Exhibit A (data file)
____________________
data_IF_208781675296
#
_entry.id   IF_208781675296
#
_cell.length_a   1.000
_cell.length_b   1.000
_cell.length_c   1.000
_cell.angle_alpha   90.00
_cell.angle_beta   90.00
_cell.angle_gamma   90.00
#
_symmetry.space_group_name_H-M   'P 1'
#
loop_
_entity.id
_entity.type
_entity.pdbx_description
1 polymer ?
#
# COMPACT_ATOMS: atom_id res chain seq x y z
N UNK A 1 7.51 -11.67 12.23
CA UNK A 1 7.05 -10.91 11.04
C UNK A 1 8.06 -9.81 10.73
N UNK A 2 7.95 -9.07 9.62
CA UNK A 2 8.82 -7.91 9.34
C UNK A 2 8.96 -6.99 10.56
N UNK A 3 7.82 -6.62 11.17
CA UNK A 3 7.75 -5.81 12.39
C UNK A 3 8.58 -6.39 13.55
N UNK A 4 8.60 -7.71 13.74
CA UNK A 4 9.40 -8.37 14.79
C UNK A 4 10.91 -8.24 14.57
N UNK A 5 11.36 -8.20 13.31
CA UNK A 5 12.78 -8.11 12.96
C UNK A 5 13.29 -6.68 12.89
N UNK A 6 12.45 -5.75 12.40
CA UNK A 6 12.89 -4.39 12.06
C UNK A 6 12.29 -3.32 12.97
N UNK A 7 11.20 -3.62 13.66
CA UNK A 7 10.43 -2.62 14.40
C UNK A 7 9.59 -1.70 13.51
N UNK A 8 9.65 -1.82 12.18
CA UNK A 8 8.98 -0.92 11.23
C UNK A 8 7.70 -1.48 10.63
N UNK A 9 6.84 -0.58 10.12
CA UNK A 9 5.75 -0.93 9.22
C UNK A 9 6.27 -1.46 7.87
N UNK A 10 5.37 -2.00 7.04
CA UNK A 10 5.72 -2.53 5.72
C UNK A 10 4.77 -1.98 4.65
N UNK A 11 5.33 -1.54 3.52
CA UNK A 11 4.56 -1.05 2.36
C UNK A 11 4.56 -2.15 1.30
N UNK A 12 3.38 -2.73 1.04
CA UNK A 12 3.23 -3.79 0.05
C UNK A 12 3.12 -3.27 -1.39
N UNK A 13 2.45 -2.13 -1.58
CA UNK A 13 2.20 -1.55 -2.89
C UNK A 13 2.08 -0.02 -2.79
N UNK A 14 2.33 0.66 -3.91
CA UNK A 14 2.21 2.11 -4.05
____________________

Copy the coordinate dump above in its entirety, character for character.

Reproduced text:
data_IF_208781675296
#
_entry.id   IF_208781675296
#
_cell.length_a   1.000
_cell.length_b   1.000
_cell.length_c   1.000
_cell.angle_alpha   90.00
_cell.angle_beta   90.00
_cell.angle_gamma   90.00
#
_symmetry.space_group_name_H-M   'P 1'
#
loop_
_entity.id
_entity.type
_entity.pdbx_description
1 polymer ?
#
# COMPACT_ATOMS: atom_id res chain seq x y z
N UNK A 1 7.51 -11.67 12.23
CA UNK A 1 7.05 -10.91 11.04
C UNK A 1 8.06 -9.81 10.73
N UNK A 2 7.95 -9.07 9.62
CA UNK A 2 8.82 -7.91 9.34
C UNK A 2 8.96 -6.99 10.56
N UNK A 3 7.82 -6.62 11.17
CA UNK A 3 7.75 -5.81 12.39
C UNK A 3 8.58 -6.39 13.55
N UNK A 4 8.60 -7.71 13.74
CA UNK A 4 9.40 -8.37 14.79
C UNK A 4 10.91 -8.24 14.57
N UNK A 5 11.36 -8.20 13.31
CA UNK A 5 12.78 -8.11 12.96
C UNK A 5 13.29 -6.68 12.89
N UNK A 6 12.45 -5.75 12.40
CA UNK A 6 12.89 -4.39 12.06
C UNK A 6 12.29 -3.32 12.97
N UNK A 7 11.20 -3.62 13.66
CA UNK A 7 10.43 -2.62 14.40
C UNK A 7 9.59 -1.70 13.51
N UNK A 8 9.65 -1.82 12.18
CA UNK A 8 8.98 -0.92 11.23
C UNK A 8 7.70 -1.48 10.63
N UNK A 9 6.84 -0.58 10.12
CA UNK A 9 5.75 -0.93 9.22
C UNK A 9 6.27 -1.46 7.87
N UNK A 10 5.37 -2.00 7.04
CA UNK A 10 5.72 -2.53 5.72
C UNK A 10 4.77 -1.98 4.65
N UNK A 11 5.33 -1.54 3.52
CA UNK A 11 4.56 -1.05 2.36
C UNK A 11 4.56 -2.15 1.30
N UNK A 12 3.38 -2.73 1.04
CA UNK A 12 3.23 -3.79 0.05
C UNK A 12 3.12 -3.27 -1.39
N UNK A 13 2.45 -2.13 -1.58
CA UNK A 13 2.20 -1.55 -2.89
C UNK A 13 2.08 -0.02 -2.79
N UNK A 14 2.33 0.66 -3.91
CA UNK A 14 2.21 2.11 -4.05